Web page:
Mr Jubelin placed a Spider-Man suit, similar to the one William Tyrrell was wearing when he vanished, along a bush walk frequented by Mr Savage to record his reaction on secret police cameras
Forensic exams went late into the night on Tuesday (pictured) with police convinced they will finally bring the seven-year-old case to a close
On Tuesday a policeman took a cadaver dog through the house’s lower floor and through the gardens of the Kendall property where William disappeared
He said that the one good moment he remembers from being questioned and cross-examined at inquest hearings in Sydney and Taree was encountering William’s birth father.
‘He just said to me, “thank you for telling the truth”.’
Mr Savage said he will continue to live in the street known as William’s abduction site. ‘Of course, why not?’ he said. ‘It’s one of the most beautiful places in the world.
‘But people here need it to be over and William needs to be put to rest.’
Mr Savage’s comments followed a series of dramatic developments in the search for the missing toddler.
On Tuesday a team of police officers and detectives dug up the garden and cleared under the house where William was last seen alive. One policeman took a cadaver dog through the house’s lower floor.
Officers have since remained tight-lipped about what new information prompted officers to return to Kendall after nearly a decade
Forensic officers are seen in the front garden (pictured) of William Tyrrell’s foster grandmother’s property on Tuesday night
Police officers and detectives dug up the garden and cleared under the house where William was last seen alive in a fresh search of the property
Officers were seen sifting through dirt and rubble on the front lawn using a heavy-duty sifter and a sieve.
NSW Police Commissioner Mick Fuller this morning confirmed police are particularly looking at ‘one person’ in relation to the disappearance of missing toddler William Tyrrell.
‘There is certainly one person in particular that we are looking closely at,’ Commissioner Fuller said on 2GB on Tuesday morning.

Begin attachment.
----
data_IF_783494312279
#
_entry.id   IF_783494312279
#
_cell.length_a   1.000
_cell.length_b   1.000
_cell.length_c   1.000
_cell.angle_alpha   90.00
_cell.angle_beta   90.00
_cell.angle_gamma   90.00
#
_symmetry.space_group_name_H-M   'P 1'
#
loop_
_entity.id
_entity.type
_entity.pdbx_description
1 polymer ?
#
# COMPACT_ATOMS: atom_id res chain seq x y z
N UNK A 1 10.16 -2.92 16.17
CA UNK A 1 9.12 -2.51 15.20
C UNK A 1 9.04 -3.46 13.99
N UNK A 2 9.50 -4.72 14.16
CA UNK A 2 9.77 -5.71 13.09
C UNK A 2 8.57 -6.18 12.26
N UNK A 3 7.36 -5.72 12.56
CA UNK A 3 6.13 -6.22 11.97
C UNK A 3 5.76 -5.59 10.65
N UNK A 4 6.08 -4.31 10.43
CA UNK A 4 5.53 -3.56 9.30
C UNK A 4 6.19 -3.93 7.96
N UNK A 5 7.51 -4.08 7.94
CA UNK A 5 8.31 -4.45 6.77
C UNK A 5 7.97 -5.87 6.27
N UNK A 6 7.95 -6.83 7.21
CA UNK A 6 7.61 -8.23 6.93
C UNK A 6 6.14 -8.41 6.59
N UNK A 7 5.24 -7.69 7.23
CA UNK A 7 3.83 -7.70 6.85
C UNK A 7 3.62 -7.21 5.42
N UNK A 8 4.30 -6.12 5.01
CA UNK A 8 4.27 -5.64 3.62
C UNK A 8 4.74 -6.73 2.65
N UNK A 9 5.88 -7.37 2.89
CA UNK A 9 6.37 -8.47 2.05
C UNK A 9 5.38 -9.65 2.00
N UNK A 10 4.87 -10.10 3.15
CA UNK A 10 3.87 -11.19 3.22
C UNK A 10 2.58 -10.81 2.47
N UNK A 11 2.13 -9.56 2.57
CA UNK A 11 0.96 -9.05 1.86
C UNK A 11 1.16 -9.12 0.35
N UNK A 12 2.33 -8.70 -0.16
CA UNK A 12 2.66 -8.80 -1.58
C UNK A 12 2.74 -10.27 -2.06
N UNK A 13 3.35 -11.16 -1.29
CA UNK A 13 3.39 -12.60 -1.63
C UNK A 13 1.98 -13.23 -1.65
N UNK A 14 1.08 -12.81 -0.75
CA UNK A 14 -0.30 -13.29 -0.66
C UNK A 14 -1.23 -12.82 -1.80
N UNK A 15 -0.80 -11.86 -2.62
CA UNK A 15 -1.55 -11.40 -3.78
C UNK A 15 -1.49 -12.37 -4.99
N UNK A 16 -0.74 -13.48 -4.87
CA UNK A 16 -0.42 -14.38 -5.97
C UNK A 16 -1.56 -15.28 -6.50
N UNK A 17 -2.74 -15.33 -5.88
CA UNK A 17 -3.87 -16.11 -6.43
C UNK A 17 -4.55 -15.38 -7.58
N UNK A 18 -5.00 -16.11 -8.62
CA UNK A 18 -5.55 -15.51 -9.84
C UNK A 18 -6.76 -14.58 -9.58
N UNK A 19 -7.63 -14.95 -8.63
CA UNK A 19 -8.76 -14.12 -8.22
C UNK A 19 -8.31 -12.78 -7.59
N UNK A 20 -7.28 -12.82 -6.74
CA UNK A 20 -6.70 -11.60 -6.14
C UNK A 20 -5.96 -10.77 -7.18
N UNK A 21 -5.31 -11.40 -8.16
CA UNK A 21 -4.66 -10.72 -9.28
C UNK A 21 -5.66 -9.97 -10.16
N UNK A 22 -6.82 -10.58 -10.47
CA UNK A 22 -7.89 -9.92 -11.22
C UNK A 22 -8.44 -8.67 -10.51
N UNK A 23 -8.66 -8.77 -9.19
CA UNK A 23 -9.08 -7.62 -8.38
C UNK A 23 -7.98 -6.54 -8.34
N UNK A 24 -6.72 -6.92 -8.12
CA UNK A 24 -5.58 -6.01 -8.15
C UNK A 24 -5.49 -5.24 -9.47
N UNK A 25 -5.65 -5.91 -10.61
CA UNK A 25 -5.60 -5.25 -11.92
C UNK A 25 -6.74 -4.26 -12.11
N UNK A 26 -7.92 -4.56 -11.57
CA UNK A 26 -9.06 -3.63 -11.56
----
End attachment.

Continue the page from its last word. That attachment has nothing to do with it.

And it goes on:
He did not say who he was referring to.
‘I certainly don’t want to declare too much’ Mr Fuller said.
Commissioner Fuller also said that the current investigation had ‘inherited what was a bit of a mess’.
William (pictured) has been missing for seven years and no one has ever been charged in relation to his disappearence
NSW Police Force detectives and officers pictured at the property of William Tyrrell’s foster grandmother on Tuesday
Officers have remained tight-lipped about what new information prompted officers to return to Kendall after nearly a decade (pictured, investigators at the property on Tuesday night)
‘They have cleaned up that investigation and they’ve got a clear strategy,’ he said.
Commissioner Fuller said that in the transition of the investigation ‘some time was wasted’, with persons of interest looked at ‘who were clearly not’.
‘A fresh set of eyes under the new team, Chief Inspector Laidlaw, they’ve been meticulously pulling apart this matter and going back to revisit this location with some new technology.’
Officers have remained tight-lipped about what new information prompted officers to return to Kendall after nearly a decade.
Strike force officer-in-charge Detective Chief Inspector David Laidlaw said further information had come to light after a review of materials gathered by investigators over the seven-year period of William’s disappearance.
Chief Inspector David Laidlaw is leading the investigation after former lead detective, Mr Jubelin, was convicted of breaking the law to covertly record four conversations with a suspect.
Police use a sieve to sort through plants and undergrowth around the property where the toddler disappeared
A heavy-duty Kason sifter was also used to help separate dirt and rubble during the new search of the Kendall property